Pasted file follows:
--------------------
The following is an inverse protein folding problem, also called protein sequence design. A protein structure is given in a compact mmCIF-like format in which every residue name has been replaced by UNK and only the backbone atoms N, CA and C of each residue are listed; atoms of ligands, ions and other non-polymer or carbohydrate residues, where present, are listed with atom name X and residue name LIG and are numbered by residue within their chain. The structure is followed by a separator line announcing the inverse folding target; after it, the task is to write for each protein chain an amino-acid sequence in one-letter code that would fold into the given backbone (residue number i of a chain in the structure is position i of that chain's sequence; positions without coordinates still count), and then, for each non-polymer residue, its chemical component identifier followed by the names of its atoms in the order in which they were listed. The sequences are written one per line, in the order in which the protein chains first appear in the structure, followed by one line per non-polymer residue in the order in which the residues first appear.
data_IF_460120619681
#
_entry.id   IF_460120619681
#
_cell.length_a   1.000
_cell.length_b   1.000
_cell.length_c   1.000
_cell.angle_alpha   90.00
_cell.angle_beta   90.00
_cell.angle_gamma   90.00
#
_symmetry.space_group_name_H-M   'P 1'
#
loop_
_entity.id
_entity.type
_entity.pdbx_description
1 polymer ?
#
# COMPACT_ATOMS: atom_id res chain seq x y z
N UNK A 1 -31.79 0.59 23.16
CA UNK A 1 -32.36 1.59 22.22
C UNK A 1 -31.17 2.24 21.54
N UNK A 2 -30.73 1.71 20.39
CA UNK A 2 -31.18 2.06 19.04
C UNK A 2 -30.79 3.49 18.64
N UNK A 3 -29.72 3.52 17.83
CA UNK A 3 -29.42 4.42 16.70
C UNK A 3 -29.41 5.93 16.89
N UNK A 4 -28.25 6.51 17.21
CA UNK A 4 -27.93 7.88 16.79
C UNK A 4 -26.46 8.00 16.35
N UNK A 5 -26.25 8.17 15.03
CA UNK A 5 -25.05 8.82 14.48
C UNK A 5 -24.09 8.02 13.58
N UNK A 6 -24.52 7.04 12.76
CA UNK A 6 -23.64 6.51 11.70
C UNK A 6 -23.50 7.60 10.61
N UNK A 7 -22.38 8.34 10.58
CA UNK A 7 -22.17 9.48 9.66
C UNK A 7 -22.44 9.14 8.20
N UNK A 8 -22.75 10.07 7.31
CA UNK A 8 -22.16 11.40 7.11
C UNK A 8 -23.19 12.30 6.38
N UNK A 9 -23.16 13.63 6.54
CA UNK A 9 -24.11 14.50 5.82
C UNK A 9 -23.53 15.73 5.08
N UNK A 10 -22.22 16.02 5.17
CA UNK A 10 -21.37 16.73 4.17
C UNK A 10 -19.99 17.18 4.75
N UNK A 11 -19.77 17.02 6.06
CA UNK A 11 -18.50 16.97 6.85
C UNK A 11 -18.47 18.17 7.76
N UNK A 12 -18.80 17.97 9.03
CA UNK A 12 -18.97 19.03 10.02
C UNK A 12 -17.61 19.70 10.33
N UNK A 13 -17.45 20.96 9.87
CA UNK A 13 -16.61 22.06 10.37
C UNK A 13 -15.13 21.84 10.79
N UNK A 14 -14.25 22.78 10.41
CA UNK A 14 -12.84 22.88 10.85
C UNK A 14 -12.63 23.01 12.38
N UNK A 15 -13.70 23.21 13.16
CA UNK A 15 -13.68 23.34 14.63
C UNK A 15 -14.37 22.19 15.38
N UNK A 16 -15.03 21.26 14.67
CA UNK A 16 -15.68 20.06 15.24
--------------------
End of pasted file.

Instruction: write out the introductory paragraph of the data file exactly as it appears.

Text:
The following is an inverse protein folding problem, also called protein sequence design. A protein structure is given in a compact mmCIF-like format in which every residue name has been replaced by UNK and only the backbone atoms N, CA and C of each residue are listed; atoms of ligands, ions and other non-polymer or carbohydrate residues, where present, are listed with atom name X and residue name LIG and are numbered by residue within their chain. The structure is followed by a separator line announcing the inverse folding target; after it, the task is to write for each protein chain an amino-acid sequence in one-letter code that would fold into the given backbone (residue number i of a chain in the structure is position i of that chain's sequence; positions without coordinates still count), and then, for each non-polymer residue, its chemical component identifier followed by the names of its atoms in the order in which they were listed. The sequences are written one per line, in the order in which the protein chains first appear in the structure, followed by one line per non-polymer residue in the order in which the residues first appear.